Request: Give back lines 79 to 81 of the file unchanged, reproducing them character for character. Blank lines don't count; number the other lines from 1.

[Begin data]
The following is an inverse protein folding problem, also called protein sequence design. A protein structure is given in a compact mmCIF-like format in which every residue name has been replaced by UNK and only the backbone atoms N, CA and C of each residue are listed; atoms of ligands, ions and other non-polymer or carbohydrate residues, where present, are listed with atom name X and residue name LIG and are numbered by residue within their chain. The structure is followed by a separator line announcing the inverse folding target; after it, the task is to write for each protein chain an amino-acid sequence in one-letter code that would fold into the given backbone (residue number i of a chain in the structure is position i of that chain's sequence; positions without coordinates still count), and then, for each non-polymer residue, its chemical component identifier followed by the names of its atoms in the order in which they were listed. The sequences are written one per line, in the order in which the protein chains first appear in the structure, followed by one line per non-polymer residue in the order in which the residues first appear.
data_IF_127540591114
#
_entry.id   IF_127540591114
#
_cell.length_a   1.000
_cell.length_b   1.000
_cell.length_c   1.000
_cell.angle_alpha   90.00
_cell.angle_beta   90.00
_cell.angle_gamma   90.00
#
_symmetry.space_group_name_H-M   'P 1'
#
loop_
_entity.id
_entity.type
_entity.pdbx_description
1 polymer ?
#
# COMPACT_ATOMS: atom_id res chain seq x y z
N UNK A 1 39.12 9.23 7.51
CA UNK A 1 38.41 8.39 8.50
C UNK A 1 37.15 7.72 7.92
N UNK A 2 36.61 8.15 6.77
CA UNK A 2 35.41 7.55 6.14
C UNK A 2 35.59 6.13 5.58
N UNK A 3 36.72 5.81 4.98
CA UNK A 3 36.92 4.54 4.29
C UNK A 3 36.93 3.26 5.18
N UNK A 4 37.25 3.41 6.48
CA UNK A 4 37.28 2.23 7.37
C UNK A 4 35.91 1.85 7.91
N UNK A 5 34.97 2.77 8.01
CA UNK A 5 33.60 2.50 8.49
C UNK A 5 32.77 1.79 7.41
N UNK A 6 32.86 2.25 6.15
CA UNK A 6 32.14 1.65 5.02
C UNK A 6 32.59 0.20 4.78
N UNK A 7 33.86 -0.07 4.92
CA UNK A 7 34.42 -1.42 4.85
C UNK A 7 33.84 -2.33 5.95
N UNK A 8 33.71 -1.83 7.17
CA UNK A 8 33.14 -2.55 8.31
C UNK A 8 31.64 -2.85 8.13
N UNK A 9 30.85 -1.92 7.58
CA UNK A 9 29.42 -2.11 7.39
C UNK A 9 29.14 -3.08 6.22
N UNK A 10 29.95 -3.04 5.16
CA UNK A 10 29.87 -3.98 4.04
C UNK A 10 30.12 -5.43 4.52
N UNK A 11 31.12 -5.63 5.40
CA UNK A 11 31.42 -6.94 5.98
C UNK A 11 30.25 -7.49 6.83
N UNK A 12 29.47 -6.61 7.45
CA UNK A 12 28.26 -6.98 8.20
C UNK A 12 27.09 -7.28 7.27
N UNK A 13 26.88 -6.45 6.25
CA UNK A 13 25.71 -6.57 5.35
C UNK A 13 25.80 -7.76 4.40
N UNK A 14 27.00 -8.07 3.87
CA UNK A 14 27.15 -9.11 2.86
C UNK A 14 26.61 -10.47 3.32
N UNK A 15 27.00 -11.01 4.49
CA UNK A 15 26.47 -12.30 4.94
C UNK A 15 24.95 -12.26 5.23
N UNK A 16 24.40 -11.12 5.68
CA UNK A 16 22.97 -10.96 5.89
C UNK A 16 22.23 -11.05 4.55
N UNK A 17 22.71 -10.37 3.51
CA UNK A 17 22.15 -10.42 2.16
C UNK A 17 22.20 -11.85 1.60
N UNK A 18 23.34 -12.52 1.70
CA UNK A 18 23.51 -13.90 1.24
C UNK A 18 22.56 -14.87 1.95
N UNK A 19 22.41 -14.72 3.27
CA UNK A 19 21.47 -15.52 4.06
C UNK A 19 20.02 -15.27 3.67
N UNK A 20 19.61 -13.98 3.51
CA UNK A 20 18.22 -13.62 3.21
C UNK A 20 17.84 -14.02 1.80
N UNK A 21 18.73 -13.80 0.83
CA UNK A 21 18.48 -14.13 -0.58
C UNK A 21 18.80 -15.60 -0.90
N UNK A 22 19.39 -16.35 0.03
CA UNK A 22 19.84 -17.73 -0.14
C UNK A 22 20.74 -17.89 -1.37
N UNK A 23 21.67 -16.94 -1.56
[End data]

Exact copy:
N UNK A 20 19.61 -13.98 3.51
CA UNK A 20 18.22 -13.62 3.21
C UNK A 20 17.84 -14.02 1.80